Data Centers

Exchange, SANs, and blade servers

One TechRepublic member posted a question in the Discussion Center regarding the installation of Exchange on a blade server with the data stored on a SAN. Scott Lowe offers his advice.

In March, 2005, TechRepublic member mlepage posted this thread in the Discussion Center: "I will be installing Exchange 2003 soon, and because available space is an issue in my server room, I was thinking of going with a blade server infrastructure and eventually replace all servers with blades. Has anyone seen or know about issues with installing Exchange on a blade server?"

In a subsequent thread, mlepage said he was also considering an Exchange installation on a Dell rebranded EMC CX300 fibre channel SAN. He asked for fairly inexpensive SAN recommendations for his Exchange infrastructure and other data storage needs.

The short answer to his question regarding the installation of Exchange on a blade server with the data stored on a SAN is: Go for it! Exchange works extremely well in this kind of situation. In addition, by using the SAN as the data storage device, mlepage can investigate a clustering solution for Exchange that will allow him to provide a highly available e-mail infrastructure to his company.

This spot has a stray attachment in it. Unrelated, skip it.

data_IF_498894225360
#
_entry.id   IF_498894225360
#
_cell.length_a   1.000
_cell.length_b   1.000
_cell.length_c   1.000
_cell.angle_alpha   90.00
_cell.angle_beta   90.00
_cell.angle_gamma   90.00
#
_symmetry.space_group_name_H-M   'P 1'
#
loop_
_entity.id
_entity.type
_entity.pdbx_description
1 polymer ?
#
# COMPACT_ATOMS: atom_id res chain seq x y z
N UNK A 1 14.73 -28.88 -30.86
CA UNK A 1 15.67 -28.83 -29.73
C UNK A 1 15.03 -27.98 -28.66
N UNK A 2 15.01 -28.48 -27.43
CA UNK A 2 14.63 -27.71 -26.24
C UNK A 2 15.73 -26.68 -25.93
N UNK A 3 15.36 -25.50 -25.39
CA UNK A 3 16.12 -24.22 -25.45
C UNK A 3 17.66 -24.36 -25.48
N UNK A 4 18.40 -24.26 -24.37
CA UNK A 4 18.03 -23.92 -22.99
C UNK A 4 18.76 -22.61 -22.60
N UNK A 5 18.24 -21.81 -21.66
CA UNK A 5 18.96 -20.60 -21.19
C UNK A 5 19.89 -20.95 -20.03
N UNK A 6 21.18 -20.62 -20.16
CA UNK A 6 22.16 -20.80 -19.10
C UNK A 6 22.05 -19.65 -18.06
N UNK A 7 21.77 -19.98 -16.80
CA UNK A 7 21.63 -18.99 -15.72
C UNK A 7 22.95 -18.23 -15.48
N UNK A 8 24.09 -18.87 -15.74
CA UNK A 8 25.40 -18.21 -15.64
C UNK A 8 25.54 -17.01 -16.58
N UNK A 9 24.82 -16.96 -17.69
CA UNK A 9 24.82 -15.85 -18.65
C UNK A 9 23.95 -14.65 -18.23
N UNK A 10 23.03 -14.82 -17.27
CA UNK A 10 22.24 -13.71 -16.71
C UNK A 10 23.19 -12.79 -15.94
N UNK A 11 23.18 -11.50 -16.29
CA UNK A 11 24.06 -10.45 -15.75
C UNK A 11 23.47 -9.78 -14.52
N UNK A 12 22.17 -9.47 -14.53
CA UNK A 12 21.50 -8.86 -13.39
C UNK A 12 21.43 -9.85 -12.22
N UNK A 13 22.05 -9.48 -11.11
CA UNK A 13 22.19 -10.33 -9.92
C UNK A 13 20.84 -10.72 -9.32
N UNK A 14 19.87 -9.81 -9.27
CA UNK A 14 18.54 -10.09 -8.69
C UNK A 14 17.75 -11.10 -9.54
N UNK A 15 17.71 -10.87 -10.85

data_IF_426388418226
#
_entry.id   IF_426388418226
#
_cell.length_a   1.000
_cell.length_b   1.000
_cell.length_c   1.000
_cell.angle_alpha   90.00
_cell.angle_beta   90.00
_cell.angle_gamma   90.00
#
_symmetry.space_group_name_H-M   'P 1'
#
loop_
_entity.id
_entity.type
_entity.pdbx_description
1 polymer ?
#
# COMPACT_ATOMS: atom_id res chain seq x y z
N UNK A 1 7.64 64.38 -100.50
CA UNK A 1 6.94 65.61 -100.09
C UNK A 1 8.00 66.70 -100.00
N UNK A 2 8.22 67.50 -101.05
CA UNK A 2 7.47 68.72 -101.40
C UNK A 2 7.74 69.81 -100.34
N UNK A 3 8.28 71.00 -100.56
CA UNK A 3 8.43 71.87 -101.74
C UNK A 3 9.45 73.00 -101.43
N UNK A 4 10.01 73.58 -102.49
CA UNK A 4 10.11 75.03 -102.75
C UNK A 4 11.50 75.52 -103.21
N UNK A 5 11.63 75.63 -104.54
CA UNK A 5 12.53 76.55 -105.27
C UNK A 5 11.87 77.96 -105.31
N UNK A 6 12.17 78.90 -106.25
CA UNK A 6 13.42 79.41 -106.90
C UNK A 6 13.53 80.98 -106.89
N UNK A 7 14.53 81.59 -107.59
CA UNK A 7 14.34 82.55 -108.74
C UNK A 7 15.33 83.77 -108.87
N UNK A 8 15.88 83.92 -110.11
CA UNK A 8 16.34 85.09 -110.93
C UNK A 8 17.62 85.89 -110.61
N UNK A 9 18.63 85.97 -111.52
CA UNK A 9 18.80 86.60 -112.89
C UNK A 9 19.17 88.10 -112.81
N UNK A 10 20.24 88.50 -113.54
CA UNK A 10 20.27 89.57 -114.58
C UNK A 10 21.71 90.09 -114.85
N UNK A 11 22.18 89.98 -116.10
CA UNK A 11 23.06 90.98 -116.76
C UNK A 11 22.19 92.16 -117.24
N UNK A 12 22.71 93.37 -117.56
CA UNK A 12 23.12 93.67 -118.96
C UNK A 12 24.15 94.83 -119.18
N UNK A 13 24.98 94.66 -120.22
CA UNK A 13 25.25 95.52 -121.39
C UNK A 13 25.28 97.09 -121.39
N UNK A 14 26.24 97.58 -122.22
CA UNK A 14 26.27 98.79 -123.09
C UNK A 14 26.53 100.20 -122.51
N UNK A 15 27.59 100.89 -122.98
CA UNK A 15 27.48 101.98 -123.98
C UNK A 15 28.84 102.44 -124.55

One restriction of blade servers is local storage. A blade server can accommodate only two drives, so mlepage will be limited to mirroring the drives, which will result in a single physical volume. This probably isn't a major problem for a small or midsize Exchange server, but the ability to separate the operating system paging files and run the Exchange application locally from yet another set of spindles can result in improved performance for non-blade servers. Mlepage should try to get demo units in house and measure system performance to make sure a blade solution is adequate for his needs. Since space is a major consideration, the slight performance trade-off may be worth it.

Is the Dell CX300 a good choice for his budget-conscious company? This question is difficult to answer, especially without knowing how large his company is and how many mailboxes he'll eventually store on the SAN. However, if cost is a major factor, he should examine the many iSCSI storage options available on the market. Exchange and iSCSI SANs work quite well together, and the per-TB price of an iSCSI SAN is much less than fibre channel, plus the storage infrastructure is easier to maintain.

For more information on iSCSI, check out this iSCSI project series.

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